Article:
These are fairly dystopic scenarios. However, what I argue is that rather than reject or distance ourselves from such negative or dystopic portrayals of a popular imagination of nanoscience or neuronanoscience, we should foster and encourage an interpretation of these cultural artifacts that actually increases the possibility for an empathic imagination, understanding difference through these creative venues. Society needs more tolerance, not less. More tolerance can be grown by encouraging this aspect of creative thinking.
If we can enhance what I’m calling an empathic imagination, we’ll be able to enhance the ethical application of neuronanotechnology rather than relying on moral dictates or culturally and specific norms because you’re not looking for a similarity, you’re able to extrapolate to difference.
Some of you may be familiar with what happened to Virgil Ulam. He was a genetics researcher in the 1980s in California, and he was working about the time that Eric Drexler’s, Engines of Creation, came out.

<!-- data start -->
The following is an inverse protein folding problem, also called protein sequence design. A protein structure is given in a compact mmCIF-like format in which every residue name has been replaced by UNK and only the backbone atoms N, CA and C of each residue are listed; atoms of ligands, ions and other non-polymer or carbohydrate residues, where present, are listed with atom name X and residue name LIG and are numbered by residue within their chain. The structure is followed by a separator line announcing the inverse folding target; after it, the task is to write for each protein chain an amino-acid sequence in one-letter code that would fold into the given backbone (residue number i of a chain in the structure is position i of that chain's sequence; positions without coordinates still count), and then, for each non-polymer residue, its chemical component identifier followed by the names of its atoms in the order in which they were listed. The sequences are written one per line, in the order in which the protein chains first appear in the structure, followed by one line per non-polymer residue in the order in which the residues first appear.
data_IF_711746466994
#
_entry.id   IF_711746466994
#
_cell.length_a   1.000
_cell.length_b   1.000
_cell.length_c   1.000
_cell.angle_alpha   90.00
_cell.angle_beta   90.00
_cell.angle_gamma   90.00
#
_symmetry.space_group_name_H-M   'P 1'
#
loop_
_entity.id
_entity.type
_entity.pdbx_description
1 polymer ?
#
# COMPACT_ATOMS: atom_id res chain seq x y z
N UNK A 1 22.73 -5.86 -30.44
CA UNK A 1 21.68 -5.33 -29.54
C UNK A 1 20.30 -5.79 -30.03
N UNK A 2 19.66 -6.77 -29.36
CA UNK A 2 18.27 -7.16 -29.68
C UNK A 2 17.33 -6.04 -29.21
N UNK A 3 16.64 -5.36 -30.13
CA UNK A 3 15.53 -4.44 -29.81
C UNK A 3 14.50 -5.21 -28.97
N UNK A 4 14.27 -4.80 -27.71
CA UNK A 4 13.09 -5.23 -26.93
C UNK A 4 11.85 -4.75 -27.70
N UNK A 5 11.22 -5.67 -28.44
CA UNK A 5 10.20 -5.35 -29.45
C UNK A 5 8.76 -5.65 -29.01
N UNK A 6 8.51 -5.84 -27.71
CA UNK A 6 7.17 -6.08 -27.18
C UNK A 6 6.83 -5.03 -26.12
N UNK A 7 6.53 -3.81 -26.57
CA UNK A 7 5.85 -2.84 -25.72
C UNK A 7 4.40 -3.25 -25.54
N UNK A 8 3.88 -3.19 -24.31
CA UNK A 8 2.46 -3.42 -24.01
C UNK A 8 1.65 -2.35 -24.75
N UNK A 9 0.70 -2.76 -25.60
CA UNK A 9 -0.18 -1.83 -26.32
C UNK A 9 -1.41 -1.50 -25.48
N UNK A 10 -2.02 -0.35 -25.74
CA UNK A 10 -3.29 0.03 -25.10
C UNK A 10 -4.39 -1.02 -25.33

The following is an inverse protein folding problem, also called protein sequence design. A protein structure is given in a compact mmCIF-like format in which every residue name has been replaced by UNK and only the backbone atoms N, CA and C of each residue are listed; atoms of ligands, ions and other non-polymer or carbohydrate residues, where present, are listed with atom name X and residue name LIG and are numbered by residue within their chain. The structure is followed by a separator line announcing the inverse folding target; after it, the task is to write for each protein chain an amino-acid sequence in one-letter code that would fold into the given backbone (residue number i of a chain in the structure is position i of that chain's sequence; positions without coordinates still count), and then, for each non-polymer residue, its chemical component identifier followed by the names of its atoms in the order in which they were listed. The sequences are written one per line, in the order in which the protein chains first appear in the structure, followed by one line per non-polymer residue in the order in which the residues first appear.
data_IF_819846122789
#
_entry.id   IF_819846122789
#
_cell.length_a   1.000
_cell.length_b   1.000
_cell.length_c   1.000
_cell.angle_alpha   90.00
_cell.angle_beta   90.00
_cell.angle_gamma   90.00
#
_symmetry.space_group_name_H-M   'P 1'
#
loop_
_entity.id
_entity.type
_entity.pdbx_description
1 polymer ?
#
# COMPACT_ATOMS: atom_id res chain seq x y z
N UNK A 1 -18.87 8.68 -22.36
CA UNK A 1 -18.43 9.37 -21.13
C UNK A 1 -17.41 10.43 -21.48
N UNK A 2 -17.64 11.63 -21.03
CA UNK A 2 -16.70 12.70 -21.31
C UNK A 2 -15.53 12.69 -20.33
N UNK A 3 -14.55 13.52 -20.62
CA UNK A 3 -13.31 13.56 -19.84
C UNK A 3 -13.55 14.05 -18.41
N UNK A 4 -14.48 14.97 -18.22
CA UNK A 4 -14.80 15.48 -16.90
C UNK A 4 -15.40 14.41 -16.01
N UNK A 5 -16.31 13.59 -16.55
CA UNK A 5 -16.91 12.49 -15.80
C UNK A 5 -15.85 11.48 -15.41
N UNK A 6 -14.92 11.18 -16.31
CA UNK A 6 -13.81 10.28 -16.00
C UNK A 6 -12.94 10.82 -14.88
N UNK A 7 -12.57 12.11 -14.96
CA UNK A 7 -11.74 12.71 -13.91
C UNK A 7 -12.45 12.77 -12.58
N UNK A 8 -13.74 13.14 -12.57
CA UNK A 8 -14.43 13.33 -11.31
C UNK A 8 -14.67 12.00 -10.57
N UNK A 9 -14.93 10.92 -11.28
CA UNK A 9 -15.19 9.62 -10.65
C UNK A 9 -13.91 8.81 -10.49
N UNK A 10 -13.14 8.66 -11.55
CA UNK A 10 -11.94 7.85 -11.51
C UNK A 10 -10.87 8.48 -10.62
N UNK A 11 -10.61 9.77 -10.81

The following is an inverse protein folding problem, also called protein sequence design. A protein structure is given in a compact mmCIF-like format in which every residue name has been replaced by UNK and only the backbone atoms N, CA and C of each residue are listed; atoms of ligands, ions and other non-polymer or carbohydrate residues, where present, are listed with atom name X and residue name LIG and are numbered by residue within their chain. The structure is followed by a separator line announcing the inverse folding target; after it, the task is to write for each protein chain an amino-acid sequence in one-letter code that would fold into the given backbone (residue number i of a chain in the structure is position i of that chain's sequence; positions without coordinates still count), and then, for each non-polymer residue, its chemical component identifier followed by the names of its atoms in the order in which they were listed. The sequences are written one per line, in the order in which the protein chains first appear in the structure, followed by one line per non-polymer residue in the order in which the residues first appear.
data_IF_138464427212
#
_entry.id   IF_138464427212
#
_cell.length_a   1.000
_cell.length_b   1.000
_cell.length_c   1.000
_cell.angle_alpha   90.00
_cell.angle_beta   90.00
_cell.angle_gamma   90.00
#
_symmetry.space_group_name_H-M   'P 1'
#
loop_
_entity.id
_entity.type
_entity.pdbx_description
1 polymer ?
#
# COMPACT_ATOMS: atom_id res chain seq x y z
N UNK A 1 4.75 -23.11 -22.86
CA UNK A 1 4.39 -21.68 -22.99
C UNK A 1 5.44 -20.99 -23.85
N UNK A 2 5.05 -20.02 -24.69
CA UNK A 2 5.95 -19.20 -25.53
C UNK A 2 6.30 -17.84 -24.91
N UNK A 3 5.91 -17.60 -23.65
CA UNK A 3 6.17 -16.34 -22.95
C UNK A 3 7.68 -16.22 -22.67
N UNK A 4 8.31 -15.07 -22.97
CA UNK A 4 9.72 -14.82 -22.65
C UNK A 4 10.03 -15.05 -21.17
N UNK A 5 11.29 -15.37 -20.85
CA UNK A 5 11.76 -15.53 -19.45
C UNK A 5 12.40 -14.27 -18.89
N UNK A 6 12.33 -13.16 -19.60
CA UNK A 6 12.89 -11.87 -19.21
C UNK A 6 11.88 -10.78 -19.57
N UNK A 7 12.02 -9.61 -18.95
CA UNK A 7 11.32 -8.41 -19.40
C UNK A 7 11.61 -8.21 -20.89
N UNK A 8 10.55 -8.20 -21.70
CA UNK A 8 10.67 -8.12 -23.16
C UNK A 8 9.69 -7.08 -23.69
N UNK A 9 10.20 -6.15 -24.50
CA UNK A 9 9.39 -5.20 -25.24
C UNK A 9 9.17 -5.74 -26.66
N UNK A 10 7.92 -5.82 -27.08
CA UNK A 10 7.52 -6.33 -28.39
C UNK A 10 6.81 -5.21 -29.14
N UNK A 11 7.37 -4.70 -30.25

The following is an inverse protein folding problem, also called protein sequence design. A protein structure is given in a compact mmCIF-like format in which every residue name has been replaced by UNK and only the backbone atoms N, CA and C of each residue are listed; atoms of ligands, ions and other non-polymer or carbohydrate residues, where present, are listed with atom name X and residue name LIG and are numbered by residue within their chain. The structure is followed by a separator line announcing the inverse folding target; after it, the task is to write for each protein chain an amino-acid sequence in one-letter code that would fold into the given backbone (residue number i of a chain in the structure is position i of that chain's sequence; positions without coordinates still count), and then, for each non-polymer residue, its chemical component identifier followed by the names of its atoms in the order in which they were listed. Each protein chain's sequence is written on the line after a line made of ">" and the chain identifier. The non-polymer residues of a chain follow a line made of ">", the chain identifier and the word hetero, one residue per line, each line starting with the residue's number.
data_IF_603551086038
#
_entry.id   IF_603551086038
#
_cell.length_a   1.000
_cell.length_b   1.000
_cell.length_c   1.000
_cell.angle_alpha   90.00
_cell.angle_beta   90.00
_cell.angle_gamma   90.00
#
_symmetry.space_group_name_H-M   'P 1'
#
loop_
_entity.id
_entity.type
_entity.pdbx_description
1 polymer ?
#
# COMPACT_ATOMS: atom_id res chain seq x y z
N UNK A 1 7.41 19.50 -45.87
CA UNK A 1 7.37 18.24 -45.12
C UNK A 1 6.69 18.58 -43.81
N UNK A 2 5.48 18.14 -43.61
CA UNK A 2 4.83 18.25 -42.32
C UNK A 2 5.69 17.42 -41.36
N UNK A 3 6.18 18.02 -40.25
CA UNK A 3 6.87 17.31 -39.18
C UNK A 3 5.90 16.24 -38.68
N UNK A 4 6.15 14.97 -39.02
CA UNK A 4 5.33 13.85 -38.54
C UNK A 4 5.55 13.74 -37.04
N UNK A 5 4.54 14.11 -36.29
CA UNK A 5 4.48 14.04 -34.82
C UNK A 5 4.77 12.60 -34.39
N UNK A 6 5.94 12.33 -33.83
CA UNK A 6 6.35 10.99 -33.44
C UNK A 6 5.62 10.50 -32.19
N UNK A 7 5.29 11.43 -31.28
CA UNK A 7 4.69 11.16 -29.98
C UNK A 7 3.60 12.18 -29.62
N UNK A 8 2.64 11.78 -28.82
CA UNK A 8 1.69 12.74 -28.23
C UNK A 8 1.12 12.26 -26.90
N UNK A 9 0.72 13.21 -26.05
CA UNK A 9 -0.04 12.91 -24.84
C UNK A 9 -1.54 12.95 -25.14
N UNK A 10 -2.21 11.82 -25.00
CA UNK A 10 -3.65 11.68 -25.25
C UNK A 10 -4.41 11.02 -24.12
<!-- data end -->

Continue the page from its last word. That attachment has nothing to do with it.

Ulam was fired from his company because on the side, outside of his legitimate company-sponsored research, he was experimenting with engineering cells. Jjust before he was fired, rather than loose his job, he decided to inject one of his last samples into his body in order to save the work.
Now this may seem like a stupid thing to do and certainly Ulam’s experience witnesses that effect, however, I think we can learn, again, something from his experience which points to the value of an empathic imagination.
Of course, Ulam expected to extract these cells from his body later, after he had left the secured company lab, but as it turns out, he wasn’t able to, and the cells began to replicate. Except, rather that getting sick, Ulam actually found that his physical and mental properties—his experience was improving, he was undergoing unexpected health benefits.
Image 2: Phase 1
I called this phase one, he felt a better agility, increased processing power, and improved mood and outlook, as well as improved memory recall, and other intellectual and physical capabilities.